Corrigan’s route to Moscow differs from the three others from her homeland. She is from the rural farming town of Lucindale, 214 miles from where she went to high school in Adelaide. Australia’s 2006 census put Lucindale’s population at a grand total of 301.
“We have one main street with a post office, the local pub and the general store. We do not even have a traffic light,” Corrigan said.
McCorkell, the youngest of the four, had been to America for basketball prior to school. She had toured with teams in Texas and played in Seattle. McCorkell, a first-year post player, did not have any prior knowledge of Idaho, explaining, “I was expecting Moscow to be bigger, but I like it here.”
All four of the student-athletes have the same kind of recruiting story. The reality of having the chance to play in the NCAA blossomed in high school. Mokrzycki explained it best when she said, “It is a dream. A lot of people in Australia do not get the opportunity to come over and play basketball in America.”
There's one aspect of being away from home that the three upperclassmen know all too well -- the seasons do not change. Australia, located in the southern hemisphere, is known for its beaches and warm weather. Its summer season falls in the months of December, January and February. When classes finish up in May and players have the chance to go home on break, the winter follows them.
“That part is weird,” Corrigan said. “I have been in winter for three years now. I have not had a summer at all. It is kind of nice coming back early, before the preseason so I can get a little bit of a summer.”
♦ ♦ ♦
“Nobody plays basketball in Norway.”
♦ ♦ ♦
Scandinavia is not a traditional hot-bed when it comes to basketball. Mostly known as the birthplace to ski jumping, Norway has excelled in its winter sports. The country twice has hosted the Winter Olympics -- in 1952 (Oslo) and 1994 (Lillehammer) -- and the Norwegians boast more Winter Olympic medals than any other country with 329.
On the hardwood, the Norwegians have never qualified for the Summer Olympics or any International Basketball Federation (FIBA) tournament. But that does not come as a surprise to Maren Austgulen.
“Almost no one plays basketball in Norway,” Austgulen said. “My mom and dad both played. When I was a little kid I kind of hung out in the gym and started playing because of that.”
Austgulen also pointed out that soccer, popular all over the world, is the preference of kids in Norway. She and her sister Stine, a sophomore at Colorado State, both played soccer growing up as well.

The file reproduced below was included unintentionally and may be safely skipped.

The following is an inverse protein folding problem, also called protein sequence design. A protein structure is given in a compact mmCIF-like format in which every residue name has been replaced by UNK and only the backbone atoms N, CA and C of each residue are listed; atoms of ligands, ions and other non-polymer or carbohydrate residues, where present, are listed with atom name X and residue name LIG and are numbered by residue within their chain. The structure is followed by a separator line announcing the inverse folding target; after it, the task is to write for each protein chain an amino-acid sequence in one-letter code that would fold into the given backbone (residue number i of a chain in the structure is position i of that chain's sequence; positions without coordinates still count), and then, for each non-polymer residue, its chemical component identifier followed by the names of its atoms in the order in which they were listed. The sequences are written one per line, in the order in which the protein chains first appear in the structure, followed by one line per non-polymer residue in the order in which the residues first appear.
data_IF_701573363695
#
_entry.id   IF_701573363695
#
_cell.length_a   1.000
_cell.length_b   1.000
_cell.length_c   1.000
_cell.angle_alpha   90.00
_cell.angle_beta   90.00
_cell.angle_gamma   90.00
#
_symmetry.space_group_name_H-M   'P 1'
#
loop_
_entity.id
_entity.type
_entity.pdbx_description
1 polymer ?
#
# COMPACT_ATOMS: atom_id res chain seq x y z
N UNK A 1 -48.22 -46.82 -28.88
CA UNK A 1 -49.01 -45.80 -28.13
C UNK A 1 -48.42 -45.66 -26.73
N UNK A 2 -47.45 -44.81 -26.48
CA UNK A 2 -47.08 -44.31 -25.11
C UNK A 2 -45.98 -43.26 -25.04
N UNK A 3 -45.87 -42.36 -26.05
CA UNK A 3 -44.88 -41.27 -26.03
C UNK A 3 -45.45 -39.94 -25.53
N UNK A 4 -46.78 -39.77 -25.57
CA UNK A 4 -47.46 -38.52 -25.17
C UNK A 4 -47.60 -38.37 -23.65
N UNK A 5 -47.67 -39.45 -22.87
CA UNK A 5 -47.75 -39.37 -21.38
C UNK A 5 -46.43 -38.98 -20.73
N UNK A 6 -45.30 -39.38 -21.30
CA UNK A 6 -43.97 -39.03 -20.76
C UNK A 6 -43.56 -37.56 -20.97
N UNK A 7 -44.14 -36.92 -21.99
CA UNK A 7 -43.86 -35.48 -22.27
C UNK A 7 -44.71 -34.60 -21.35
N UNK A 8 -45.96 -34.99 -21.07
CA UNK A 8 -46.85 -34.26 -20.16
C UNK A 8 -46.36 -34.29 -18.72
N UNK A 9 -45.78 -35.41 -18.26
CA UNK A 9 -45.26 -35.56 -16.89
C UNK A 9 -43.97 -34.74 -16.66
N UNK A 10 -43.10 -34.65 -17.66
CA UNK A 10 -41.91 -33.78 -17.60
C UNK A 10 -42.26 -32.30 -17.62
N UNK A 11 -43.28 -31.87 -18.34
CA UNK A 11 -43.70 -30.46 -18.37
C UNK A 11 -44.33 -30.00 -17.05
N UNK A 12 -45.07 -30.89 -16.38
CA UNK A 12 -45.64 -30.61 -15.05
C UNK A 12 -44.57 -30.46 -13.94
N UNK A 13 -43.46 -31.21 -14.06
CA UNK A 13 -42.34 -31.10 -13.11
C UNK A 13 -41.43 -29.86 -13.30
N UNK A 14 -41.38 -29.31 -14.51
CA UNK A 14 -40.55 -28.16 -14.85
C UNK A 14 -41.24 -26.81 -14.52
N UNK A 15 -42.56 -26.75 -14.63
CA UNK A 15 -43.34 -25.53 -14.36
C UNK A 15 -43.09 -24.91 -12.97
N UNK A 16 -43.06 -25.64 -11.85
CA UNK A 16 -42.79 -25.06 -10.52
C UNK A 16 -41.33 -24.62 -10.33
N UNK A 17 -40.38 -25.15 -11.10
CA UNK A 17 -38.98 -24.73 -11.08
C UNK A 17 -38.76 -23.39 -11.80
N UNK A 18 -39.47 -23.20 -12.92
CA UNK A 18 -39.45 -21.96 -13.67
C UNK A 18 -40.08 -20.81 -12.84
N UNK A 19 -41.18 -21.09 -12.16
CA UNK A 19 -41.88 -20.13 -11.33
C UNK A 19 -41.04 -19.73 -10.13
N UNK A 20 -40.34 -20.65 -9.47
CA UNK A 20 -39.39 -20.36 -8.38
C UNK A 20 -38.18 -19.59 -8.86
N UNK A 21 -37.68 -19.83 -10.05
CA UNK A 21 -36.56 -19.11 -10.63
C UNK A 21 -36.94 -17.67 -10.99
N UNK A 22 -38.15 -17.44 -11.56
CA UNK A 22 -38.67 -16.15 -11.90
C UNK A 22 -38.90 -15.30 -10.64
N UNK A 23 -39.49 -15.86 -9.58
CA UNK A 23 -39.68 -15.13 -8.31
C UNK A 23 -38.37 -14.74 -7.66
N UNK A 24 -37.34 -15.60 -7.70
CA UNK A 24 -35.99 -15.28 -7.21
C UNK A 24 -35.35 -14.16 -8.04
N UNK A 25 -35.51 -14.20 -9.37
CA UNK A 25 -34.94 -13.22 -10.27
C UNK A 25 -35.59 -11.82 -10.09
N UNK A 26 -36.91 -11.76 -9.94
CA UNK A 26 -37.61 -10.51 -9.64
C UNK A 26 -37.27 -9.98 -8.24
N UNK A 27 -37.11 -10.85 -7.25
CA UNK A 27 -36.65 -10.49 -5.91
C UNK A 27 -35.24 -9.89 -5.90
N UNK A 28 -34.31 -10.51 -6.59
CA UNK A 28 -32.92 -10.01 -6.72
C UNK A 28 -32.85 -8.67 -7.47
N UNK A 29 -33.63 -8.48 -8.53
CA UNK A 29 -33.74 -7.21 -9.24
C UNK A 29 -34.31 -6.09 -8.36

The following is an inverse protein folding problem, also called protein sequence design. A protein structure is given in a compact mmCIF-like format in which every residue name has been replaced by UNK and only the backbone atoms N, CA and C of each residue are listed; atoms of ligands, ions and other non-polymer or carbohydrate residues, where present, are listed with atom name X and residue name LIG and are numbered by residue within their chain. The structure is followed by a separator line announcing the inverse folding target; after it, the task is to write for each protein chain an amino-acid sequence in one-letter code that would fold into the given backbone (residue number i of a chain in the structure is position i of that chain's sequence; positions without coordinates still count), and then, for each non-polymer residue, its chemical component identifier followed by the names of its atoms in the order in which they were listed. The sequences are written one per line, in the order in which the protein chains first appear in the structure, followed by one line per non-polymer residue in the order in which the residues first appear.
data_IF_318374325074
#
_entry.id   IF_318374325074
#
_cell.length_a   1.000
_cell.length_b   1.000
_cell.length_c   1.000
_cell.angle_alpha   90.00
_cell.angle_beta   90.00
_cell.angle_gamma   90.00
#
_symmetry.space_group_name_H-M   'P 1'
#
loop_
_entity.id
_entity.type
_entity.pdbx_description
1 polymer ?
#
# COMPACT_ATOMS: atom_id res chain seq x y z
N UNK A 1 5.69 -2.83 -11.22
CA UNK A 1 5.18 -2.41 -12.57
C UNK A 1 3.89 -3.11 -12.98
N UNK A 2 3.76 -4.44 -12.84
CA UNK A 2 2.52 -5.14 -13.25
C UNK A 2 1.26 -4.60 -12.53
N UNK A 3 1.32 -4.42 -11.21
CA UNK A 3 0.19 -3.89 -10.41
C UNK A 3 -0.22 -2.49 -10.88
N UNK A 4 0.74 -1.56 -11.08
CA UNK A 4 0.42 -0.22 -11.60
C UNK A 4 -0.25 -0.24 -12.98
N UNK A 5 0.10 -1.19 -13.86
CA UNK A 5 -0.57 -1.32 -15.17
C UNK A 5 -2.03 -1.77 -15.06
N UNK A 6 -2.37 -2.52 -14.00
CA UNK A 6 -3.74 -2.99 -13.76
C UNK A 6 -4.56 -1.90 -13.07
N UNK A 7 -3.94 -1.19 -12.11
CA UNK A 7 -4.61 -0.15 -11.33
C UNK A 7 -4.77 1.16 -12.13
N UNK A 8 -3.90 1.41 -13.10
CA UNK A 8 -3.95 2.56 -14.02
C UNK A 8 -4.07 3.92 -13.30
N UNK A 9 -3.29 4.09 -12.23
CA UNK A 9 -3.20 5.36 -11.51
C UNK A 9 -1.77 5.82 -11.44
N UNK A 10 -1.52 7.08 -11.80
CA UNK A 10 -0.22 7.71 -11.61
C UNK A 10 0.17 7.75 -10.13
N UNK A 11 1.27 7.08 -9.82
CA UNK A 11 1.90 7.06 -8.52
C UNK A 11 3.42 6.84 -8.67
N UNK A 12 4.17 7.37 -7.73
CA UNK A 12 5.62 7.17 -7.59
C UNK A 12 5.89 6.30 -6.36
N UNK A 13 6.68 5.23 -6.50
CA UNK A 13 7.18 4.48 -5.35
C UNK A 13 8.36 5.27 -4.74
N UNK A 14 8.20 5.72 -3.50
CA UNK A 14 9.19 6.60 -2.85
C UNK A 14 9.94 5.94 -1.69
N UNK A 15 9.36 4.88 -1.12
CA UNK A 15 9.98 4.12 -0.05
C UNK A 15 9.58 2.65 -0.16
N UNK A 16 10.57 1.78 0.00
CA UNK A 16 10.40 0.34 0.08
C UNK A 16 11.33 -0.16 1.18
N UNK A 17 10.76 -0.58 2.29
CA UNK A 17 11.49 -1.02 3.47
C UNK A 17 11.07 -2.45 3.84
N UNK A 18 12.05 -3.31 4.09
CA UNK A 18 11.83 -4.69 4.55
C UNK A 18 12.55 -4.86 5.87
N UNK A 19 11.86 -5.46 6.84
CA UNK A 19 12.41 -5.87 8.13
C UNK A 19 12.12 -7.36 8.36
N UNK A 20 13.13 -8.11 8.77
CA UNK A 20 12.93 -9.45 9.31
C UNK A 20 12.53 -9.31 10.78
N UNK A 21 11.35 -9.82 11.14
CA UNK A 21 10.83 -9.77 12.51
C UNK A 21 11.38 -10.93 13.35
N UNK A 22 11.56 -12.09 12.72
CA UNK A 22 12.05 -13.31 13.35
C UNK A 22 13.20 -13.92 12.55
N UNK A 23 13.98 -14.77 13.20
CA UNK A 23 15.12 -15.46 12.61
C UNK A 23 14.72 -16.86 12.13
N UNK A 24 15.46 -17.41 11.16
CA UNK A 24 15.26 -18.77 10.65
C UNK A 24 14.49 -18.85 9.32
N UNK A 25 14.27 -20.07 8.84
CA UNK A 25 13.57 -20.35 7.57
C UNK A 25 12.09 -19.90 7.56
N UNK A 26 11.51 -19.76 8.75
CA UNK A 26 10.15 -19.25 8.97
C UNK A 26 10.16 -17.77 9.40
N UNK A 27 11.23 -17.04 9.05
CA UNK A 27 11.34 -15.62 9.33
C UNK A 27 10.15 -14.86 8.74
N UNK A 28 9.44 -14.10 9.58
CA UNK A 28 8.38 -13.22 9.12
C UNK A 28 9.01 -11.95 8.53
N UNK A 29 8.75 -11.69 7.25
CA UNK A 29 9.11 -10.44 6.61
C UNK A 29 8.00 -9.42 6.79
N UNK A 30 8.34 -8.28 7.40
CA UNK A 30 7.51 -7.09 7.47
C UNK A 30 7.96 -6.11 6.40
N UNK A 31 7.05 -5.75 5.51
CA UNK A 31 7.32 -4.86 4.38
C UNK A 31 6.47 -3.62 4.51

Austgulen knew her basketball career in Norway was limited. She had been playing against the same girls since she was 10 years old and reached the pinnacle of her Norwegian career with a Norwegian Elite League National Championship and a gold medal in the Norwegian Girls Under-20 National Championship.
Austgulen knew she had to continue her career outside of Norway.
“I have always wanted to try something else. Nobody plays basketball in Norway. It was kind of a late thing [being recruited]," she said. "I was like ‘should I go or should I not?’ If I did not come here I would probably have finished school back home and just played for my club.”
Austgulen was familiar with the United States prior to arriving in Idaho. She did an exchange program that sent her to Charleston, South Carolina, for a year of high school. The 6-foot senior Austgulen recalled that the initial adjustment to living in the south was greater than transition to life in Moscow.
“It was summer year round," she said. "It was the south. It was nice and close to the beach. Coming to Idaho the weather is pretty much the same as back home.”
The itch to ski is something that Austgulen, a Norwegian, is looking forward to after graduation. Bergen, the basis for the town of Arendelle in Disney’s Frozen, is surrounded by a group of mountains known as the Seven Mountains. “There is a glacier two hours from my house,” Austgulen said with a smile. “I am pretty excited about going skiing when I get back. I love to ski.”
♦ ♦ ♦
“Coach started yelling, ‘Do you know what that means?’ I stood there and was like ‘No.’ ”
♦ ♦ ♦
Sophomore Agueda Trujillo’s story is unique in its own right.
Trujillo, a Spaniard, found her way onto the court at Idaho without ever meeting or talking to Coach Newlee. Newlee saw the initial film on Trujillo and decided to turn the recruitment over to former assistant Jordan Green. Trujillo went on to have conversations with assistants Kristi Zeller and Christa Sanford, while Green was her top recruiter.